Depression, anxiety, stress, and their associated factors among Jimma University staff, Jimma, Southwest Ethiopia, 2016: a cross-sectional study
Authors Yeshaw Y, Mossie A
Received 31 August 2017
Accepted for publication 29 September 2017
Published 8 November 2017 Volume 2017:13 Pages 2803—2812
Checked for plagiarism Yes
Review by Single anonymous peer review
Peer reviewer comments 2
Editor who approved publication: Dr Roger Pinder
Yigizie Yeshaw,1 Andualem Mossie2
1Department of Medical Physiology, College of Medicine and Health Sciences, University of Gondar, Gondar, 2Department of Biomedical Sciences, College of Health Sciences, Jimma University, Jimma, Ethiopia
Background: Worldwide, approximately 450 million people suffer from mental disorders. Of these, approximately 150 million are affected with depression. Depression, anxiety, and stress have an impact on productivity, motivation to work, sleep behavior of the individual, and outcome of different chronic diseases. However, till date, there are no studies which evaluated mental health problems among university staff in Ethiopia. Therefore, in this study, we aimed to assess the prevalence of depression, anxiety, stress, and their associated factors among Jimma University staff.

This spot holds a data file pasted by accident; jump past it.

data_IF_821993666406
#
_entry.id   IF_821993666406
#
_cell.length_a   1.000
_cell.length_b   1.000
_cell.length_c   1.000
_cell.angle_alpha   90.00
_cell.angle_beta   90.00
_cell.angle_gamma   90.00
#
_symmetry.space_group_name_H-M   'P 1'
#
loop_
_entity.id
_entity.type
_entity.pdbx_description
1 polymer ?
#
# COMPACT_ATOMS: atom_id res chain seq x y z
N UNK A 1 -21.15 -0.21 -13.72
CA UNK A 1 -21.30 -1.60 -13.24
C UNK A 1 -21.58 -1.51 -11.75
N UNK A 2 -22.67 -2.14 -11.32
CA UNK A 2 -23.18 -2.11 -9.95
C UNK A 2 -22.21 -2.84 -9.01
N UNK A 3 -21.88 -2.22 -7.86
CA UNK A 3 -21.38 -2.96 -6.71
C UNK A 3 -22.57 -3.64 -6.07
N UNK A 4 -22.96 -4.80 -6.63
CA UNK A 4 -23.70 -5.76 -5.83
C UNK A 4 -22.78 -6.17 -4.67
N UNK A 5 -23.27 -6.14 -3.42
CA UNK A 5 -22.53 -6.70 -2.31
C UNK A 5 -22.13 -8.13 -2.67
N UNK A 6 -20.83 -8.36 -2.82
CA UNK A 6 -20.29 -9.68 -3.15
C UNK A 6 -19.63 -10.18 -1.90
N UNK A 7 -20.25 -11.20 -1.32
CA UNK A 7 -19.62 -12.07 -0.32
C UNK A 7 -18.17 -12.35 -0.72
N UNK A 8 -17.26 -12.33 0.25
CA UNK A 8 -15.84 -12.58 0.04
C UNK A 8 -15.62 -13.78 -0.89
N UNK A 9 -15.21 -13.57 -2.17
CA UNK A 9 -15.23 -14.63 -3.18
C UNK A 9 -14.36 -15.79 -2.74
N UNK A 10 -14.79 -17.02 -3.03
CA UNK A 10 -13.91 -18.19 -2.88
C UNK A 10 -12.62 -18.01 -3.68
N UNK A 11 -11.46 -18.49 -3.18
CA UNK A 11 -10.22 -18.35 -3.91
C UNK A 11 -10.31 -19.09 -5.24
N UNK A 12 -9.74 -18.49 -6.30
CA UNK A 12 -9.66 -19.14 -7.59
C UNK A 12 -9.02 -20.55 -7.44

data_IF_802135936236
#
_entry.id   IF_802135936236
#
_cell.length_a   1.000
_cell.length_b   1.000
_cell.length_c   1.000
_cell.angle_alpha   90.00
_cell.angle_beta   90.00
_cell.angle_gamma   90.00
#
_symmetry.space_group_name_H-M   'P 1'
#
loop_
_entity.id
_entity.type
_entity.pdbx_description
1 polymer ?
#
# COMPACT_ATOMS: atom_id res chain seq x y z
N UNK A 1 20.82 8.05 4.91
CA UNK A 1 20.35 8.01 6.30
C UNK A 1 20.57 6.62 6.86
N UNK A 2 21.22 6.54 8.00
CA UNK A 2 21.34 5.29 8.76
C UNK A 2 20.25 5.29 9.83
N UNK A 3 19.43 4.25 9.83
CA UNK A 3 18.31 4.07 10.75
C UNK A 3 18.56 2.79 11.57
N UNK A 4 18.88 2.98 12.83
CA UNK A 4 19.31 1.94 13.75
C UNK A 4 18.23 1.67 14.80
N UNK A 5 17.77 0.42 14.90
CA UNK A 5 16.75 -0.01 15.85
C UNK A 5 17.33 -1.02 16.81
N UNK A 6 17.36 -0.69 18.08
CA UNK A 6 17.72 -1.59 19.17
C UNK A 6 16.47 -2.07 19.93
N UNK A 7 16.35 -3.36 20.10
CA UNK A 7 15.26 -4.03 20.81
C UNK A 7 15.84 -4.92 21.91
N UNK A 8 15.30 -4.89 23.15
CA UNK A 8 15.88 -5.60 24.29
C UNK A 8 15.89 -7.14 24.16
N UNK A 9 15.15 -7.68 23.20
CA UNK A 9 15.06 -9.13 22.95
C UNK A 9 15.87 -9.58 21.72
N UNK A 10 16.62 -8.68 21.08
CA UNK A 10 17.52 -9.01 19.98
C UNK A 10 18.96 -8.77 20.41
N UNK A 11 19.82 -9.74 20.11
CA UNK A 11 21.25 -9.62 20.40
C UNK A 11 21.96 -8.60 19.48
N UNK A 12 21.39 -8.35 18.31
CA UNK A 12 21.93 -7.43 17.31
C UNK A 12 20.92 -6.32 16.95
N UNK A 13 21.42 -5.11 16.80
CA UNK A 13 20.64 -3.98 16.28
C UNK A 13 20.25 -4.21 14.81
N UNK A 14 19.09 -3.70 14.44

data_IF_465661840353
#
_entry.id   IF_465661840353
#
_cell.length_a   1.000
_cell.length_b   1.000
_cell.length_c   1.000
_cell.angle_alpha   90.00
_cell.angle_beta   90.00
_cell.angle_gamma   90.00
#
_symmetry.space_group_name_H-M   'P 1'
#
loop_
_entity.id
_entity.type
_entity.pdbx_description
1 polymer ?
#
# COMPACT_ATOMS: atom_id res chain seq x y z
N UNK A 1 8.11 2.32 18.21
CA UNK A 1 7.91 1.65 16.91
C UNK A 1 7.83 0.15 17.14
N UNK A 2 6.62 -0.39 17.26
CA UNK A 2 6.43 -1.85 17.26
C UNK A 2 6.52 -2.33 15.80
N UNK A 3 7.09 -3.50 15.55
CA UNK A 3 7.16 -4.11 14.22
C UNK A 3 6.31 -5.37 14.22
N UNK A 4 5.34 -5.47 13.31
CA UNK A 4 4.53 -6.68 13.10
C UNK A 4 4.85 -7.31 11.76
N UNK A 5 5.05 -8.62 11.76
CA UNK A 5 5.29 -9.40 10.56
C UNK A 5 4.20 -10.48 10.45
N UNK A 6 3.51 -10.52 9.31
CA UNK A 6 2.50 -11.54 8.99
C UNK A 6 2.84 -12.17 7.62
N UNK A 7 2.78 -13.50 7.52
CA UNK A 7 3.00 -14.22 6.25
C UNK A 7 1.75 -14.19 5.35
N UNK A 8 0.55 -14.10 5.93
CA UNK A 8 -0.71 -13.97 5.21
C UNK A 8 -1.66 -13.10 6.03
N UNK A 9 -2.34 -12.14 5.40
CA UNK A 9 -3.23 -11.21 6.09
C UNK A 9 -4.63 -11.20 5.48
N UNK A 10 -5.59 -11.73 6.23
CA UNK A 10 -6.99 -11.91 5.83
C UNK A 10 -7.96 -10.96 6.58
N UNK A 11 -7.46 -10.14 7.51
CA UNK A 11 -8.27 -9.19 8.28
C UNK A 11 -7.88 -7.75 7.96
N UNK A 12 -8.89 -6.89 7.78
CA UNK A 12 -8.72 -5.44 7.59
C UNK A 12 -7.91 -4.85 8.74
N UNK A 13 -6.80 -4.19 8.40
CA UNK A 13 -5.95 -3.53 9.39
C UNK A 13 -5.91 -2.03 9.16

Methods: An institution-based cross-sectional study was conducted among 354 staff of Jimma University from March 24 to April 24, 2016. Stratified simple random sampling technique was used. Pretested interviewer-administered Depression, Anxiety and Stress Scale (DASS-21) questionnaire was used to collect the data. Data were analyzed using SPSS Version 20.0 software.
Results: The prevalence of depression, anxiety, and stress in this study was found to be approximately 22.9%, 19.2%, and 28.2%, respectively. Being female (adjusted odds ratio [AOR] =2.43, 95% confidence interval [CI] =1.22–4.77), no job satisfaction (AOR =10.59, 95% CI =4.88–22.98), presence of conflict with colleagues (AOR =2.33, 95% CI =1.21–4.49), and khat chewing (AOR =4.99, 95% CI =2.57–9.69) were associated with depression. Presence of conflict with colleagues (AOR =2.46, 95% CI =1.25–4.85), no job satisfaction (AOR =7.12, 95% CI =3.29–15.45), and khat chewing (AOR =2.94, 95% CI =1.52–5.66) were associated with anxiety. Being widowed (AOR =7.46, 95% CI =1.11–50.15), female (AOR =2.72, 95% CI =1.40–5.28), no job satisfaction (AOR =6.69, 95% CI =3.46–12.97), khat chewing (AOR =2.78, 95% CI =1.49–5.21), and presence of conflict with colleagues (AOR =2.93, 95% CI =1.57–5.46) were associated with stress.
Conclusion: The burden of depression, anxiety, and stress among Jimma University staff was found to be high. Being female, widowed, or khat chewer or having a history of conflict with colleagues and no job satisfaction were predictors of depression, anxiety, and stress. Therefore, it is recommended to design preventive strategies to reduce the risk of these problems and to minimize the disease burden.
Keywords: substance use, mental health problems, risk factors, Ethiopia
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